St. Thomas Church Karikkottakary


Karikkottakary is small town located almost 12 km from Iritty of Kannur district, Kerala, India. The modern history of this town starts with the arrival of migrants from Kottayam district of Kerala during 1948 soon after the independence of India. The migration to this place started with the arrival of Kavungal Ulahannan and his family popularly known as Thalukandathil family or Thalukandam, a name which they got after the place where they settled first. The following years witnessed the arrival of Thuruthimatam family Kandathil family,Vazhamplackal family, Themanayil family, Poothottal(pathazhapura) family,Mangalathil family, Kavalakkattu family, Pulicka kunnel family and Padinjaramuriyil family etc. The hard work of the migrants made Karikkottakary a small town with almost all facilities to meet the basic needs of its population. St Thomas church is the main attraction of the town.
The human settlement in fact is much older in Karikkottakari as there is evidence of prehistoric habitation in the form of urn burials that were unearthed while repairing the Karikkottakkari-Edappuzha road in the mid 1970s. This particular spot where the historical relics have been unearthed is hardly 200 meters away from the centre of the Karikkottakkari town.
It is difficult to pronounce the history of modern town of Karikkottakkari beginning just with the arrival of migrants from Travancore although it is an important moment. There must have been Adivasi community of Paniyars living in the area who perhaps worked for the Malabar Jenmis who cleared the forest land that karikkottakari was,once. Similarly, the Paniyars also provided physical labour in works related to the capture of elephants. There were a lot of pitches for trapping elephants in the settlements surrounding karikkottari that were very visible even as late as 1970’s. The proletarianisation of the Paniyars is evidenced by the fact that right from the 19th century they were proletarinsed in Wayanad and the adjoining areas of the present day Kannur and Kozhikode districts. It seems that the Paniyars became highly exploited and marginalised with the arrival of migrant peasants in the mid-twentieth century and their marginality continues to this day. The late 1940s also witnessed the migration of Dalit Christians to Karikkottakkari area from various parts of Kottayam district who had desired to acquire land and improve their economic and social conditions. In their ancestral villages in Kottayam, they were subjected to worst forms of exploitation including caste slavery historically. For such a people migration to the Malabar region where land was in plenty and relatively cheap offered freedom from exploitation and caste oppression.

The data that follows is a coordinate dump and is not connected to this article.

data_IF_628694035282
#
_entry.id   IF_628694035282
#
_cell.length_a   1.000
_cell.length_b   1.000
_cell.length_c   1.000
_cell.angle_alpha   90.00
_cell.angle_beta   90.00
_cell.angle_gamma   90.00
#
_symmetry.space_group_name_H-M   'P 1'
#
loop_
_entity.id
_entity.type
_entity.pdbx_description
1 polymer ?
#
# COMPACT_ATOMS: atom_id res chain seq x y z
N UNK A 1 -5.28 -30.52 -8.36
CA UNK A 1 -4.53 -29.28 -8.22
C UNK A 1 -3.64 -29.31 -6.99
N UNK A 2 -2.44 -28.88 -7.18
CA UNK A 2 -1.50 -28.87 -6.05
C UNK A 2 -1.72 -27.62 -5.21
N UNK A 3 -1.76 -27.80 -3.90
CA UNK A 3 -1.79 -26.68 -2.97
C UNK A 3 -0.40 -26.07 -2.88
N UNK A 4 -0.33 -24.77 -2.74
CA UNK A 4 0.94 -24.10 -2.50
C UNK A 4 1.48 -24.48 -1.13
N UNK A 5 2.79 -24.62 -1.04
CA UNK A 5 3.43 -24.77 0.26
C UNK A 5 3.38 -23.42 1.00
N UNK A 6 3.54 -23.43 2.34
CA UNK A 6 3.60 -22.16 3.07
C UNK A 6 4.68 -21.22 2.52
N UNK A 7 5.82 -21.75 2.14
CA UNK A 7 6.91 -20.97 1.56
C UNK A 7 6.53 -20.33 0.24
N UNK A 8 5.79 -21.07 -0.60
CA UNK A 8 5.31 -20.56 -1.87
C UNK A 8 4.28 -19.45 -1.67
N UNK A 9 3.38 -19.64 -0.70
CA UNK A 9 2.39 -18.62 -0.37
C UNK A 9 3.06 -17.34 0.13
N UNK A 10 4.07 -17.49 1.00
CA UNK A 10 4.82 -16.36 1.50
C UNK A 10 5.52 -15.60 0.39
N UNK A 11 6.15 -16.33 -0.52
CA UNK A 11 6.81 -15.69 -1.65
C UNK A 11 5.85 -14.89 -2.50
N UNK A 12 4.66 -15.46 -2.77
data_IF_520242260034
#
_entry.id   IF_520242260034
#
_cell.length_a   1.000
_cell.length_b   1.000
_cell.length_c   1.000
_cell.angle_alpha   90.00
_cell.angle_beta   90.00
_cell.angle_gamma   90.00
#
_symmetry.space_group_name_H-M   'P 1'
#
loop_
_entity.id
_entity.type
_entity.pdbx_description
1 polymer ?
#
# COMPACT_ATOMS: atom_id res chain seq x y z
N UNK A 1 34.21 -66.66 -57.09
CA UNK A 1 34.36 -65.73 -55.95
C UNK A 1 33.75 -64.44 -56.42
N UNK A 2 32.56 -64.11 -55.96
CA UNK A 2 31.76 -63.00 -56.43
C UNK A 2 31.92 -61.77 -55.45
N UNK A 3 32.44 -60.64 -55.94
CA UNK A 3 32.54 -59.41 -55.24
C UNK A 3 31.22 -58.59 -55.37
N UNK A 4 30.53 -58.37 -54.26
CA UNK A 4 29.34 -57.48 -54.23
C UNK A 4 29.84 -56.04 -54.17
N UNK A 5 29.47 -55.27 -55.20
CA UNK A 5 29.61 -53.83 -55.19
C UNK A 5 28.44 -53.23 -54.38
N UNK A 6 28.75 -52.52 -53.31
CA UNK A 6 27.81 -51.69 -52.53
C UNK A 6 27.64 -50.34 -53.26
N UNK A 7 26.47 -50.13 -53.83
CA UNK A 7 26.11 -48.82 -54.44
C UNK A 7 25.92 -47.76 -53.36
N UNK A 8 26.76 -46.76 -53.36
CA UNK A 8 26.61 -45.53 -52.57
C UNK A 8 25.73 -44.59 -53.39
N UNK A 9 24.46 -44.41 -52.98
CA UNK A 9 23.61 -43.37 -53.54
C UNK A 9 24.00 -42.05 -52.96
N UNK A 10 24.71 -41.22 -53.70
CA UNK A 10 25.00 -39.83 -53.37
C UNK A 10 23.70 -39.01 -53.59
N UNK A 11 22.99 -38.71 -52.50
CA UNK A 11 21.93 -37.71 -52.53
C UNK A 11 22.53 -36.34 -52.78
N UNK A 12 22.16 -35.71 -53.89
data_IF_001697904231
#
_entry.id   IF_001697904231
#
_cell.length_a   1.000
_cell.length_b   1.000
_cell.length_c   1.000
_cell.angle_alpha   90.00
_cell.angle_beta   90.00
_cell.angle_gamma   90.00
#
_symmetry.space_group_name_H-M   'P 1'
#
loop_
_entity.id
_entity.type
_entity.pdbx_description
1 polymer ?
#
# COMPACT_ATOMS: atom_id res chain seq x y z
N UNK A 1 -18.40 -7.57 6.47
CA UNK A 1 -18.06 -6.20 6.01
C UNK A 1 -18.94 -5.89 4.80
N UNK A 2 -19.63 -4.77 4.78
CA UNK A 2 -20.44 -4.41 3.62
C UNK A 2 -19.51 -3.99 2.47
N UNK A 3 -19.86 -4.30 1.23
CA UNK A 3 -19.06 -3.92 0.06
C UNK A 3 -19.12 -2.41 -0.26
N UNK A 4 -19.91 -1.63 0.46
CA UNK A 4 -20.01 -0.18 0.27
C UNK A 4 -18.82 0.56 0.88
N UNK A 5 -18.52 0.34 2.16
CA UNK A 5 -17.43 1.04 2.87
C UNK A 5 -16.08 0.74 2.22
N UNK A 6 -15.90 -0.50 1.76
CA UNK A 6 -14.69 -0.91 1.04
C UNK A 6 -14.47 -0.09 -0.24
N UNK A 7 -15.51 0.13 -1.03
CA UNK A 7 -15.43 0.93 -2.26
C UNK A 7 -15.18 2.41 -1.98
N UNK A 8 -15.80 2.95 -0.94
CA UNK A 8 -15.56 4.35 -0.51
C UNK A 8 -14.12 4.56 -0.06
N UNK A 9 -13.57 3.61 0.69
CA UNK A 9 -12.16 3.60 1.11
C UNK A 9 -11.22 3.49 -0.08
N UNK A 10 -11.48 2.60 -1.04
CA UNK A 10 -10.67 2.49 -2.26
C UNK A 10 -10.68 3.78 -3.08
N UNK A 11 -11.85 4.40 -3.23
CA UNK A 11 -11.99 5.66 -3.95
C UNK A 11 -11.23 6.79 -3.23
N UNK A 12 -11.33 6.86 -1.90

The Dalit Christian families that migrated to Karikkottakkari and adjoining areas included the Puliyankil, Chittakkattu, Parikkappillil and Vavattuthadathil. The early 1950s also witnessed the coming of many other Dalit Christian families that included the Padikkapparampil and Pazhayakalayil, among others. Migration to Karikkottakkari enabled Dalit Christians to evolve as peasants although many of them were still marginal peasants and agricultural labourers in the early 1960s leasing in land from wealthy migrant Syrian Christians and cultivating seasonal and annual crops. However, by the late 1960s they were able to improve their economic and social condition by owning land and transforming themselves as peasants.

Edoor started its development in education and agricltural prosperity in the mid 1940s with the …

Edoor started its development in education and agricltural prosperity in the mid 1940s with the
Edoor started its development in education and agricltural prosperity
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About the Church

  • I am the resurrection and the life. He who believes in me will live, even though he dies.
    John 11:25

  • In the beginning was the Word, and the Word was with God, and the Word was God.
    John 1:1

  • Love the Lord with all your heart and with all your soul and with all your mind. This is the first and greatest commandment. And the second is like it: Love your neighbor as yourself.
    Matthew 22:37-39

  • The hunger for love is much more difficult to remove than the hunger for bread.
    Mother Teresa